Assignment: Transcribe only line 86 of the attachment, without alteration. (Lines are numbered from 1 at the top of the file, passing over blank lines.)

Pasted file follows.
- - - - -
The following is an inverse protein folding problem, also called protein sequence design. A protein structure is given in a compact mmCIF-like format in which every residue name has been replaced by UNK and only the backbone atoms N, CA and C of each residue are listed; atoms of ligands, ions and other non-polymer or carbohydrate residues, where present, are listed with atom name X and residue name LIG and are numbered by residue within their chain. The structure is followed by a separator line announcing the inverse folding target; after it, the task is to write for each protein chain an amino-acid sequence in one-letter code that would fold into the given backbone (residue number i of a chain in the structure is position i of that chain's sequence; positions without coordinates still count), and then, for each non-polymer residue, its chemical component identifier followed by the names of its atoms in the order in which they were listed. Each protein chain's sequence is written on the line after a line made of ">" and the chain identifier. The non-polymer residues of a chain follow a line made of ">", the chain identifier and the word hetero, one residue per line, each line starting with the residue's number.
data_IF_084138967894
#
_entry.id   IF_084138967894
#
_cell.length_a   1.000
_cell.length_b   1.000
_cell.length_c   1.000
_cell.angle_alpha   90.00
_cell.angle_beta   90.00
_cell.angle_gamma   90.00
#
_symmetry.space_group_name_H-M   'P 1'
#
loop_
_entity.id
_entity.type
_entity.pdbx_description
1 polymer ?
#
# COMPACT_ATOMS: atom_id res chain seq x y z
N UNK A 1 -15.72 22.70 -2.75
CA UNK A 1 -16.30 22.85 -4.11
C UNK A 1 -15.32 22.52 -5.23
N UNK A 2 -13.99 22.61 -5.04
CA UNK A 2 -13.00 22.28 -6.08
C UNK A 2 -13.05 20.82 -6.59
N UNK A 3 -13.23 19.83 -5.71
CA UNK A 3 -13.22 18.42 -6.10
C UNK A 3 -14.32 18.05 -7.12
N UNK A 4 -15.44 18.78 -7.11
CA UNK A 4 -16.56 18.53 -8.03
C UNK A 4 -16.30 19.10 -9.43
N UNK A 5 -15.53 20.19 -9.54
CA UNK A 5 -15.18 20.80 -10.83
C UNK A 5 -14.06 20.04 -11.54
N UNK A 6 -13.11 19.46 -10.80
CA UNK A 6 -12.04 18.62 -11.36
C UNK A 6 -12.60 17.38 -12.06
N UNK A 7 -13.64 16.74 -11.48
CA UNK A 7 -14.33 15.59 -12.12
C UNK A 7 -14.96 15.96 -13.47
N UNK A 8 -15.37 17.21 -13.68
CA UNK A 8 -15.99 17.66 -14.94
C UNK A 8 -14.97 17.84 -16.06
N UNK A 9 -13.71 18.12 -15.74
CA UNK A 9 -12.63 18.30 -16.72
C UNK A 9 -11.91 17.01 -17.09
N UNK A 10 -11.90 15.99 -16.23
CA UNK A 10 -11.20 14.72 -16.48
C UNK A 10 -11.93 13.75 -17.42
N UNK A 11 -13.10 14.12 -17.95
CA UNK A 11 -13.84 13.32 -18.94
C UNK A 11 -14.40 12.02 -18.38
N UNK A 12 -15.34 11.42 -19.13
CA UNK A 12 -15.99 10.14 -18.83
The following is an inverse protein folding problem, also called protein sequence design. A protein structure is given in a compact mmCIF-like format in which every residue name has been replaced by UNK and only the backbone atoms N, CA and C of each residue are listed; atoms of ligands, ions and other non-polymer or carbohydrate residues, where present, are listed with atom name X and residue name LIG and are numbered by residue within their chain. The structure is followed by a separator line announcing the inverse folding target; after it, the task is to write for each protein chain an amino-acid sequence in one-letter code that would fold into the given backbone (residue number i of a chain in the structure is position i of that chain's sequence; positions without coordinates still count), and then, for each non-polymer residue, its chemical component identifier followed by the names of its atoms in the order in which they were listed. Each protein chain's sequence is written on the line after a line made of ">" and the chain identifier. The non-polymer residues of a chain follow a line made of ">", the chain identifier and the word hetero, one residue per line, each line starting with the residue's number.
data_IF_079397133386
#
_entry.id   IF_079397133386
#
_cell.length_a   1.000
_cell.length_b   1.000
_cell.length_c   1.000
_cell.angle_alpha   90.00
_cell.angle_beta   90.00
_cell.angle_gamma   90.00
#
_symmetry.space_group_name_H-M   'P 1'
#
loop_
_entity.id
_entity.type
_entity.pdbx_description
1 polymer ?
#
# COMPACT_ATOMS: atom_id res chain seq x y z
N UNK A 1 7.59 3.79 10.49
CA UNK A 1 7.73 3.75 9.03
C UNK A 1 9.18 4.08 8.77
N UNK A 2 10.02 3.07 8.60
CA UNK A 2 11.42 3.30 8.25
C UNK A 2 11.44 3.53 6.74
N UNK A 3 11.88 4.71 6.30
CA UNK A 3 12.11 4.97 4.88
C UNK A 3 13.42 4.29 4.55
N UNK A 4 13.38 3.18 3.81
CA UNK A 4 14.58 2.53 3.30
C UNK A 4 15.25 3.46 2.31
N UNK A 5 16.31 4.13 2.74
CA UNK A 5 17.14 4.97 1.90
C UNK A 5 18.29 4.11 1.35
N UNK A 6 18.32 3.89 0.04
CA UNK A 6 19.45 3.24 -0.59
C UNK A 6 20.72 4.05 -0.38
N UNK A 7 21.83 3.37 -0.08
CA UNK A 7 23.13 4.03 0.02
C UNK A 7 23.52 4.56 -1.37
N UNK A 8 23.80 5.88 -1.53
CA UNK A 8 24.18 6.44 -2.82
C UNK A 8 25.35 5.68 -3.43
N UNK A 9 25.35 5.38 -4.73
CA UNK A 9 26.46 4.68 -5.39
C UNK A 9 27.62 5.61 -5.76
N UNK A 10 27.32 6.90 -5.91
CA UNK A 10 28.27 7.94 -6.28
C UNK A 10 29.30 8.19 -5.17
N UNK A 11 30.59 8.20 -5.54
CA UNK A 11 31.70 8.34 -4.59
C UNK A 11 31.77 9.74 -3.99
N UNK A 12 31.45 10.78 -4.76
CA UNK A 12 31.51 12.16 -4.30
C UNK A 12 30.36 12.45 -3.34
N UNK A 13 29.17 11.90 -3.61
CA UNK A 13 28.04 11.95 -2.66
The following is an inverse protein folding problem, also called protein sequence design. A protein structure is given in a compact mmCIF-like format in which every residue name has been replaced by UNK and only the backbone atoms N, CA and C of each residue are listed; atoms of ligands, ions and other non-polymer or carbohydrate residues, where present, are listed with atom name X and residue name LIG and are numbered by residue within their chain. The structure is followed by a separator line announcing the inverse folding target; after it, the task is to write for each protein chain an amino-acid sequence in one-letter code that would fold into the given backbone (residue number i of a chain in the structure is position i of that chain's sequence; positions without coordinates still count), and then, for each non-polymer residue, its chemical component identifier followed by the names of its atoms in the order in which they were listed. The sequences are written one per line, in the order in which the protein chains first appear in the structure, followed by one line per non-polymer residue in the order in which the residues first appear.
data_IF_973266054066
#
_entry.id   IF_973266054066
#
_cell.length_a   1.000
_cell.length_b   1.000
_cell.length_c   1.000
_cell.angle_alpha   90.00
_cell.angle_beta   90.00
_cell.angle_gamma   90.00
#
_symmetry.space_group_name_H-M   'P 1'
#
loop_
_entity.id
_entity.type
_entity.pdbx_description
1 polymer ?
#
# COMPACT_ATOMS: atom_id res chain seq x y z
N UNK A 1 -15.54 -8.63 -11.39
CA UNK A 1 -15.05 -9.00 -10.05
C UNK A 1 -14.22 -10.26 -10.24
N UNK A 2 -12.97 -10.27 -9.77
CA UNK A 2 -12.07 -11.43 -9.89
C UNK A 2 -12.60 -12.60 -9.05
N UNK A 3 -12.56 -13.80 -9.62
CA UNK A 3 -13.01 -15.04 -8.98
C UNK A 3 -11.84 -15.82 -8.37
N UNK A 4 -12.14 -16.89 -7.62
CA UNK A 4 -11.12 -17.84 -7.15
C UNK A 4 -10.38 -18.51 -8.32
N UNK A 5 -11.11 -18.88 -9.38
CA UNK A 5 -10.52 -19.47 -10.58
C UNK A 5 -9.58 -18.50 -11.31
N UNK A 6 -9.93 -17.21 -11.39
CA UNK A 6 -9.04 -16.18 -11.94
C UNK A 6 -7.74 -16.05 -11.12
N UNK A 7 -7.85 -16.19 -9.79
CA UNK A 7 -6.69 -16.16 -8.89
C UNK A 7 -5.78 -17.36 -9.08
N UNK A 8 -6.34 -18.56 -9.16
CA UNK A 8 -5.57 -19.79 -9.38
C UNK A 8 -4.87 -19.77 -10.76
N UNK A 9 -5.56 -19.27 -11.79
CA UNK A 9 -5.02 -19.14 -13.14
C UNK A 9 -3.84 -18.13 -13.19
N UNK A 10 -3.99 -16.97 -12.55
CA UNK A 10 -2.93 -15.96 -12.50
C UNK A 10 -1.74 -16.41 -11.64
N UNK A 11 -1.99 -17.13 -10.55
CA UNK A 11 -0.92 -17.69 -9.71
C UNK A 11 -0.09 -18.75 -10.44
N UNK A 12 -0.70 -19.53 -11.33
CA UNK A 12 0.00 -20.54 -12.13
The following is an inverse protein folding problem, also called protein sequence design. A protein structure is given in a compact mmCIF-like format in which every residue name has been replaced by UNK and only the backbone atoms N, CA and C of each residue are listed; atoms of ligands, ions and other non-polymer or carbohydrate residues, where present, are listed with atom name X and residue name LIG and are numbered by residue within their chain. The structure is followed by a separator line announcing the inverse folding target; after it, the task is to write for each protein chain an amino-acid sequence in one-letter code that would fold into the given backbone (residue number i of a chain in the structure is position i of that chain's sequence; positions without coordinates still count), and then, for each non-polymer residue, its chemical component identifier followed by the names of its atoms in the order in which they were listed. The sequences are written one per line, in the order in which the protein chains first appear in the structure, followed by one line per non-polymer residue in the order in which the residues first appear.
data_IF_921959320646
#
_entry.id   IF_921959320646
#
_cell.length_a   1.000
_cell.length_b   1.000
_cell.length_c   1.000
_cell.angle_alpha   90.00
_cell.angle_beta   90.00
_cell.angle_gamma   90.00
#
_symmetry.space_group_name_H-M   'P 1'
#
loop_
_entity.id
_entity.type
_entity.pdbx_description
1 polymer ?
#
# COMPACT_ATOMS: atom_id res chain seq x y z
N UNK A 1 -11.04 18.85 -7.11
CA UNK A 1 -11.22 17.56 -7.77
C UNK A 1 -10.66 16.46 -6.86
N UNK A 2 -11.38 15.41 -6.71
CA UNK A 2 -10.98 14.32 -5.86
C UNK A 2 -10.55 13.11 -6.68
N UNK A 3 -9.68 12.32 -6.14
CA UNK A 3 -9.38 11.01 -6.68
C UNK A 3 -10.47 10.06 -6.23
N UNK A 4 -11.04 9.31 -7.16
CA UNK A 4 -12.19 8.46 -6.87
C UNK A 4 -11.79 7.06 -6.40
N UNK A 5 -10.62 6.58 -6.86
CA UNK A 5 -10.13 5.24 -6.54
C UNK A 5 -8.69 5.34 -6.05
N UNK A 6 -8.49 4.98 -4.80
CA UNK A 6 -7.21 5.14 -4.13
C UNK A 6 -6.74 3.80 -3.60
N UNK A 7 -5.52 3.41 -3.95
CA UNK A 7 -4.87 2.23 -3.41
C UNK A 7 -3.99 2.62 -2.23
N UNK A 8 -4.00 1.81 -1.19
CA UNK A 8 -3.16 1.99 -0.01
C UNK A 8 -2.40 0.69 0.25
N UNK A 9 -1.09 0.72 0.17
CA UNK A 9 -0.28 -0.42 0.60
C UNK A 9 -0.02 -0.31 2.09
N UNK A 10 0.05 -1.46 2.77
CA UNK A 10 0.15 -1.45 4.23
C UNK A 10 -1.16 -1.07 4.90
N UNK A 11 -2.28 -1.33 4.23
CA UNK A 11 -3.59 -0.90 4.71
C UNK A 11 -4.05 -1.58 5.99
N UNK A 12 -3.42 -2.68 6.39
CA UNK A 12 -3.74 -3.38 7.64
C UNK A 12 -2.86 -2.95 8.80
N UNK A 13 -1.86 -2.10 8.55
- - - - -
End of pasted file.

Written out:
C UNK A 3 13.42 4.29 4.55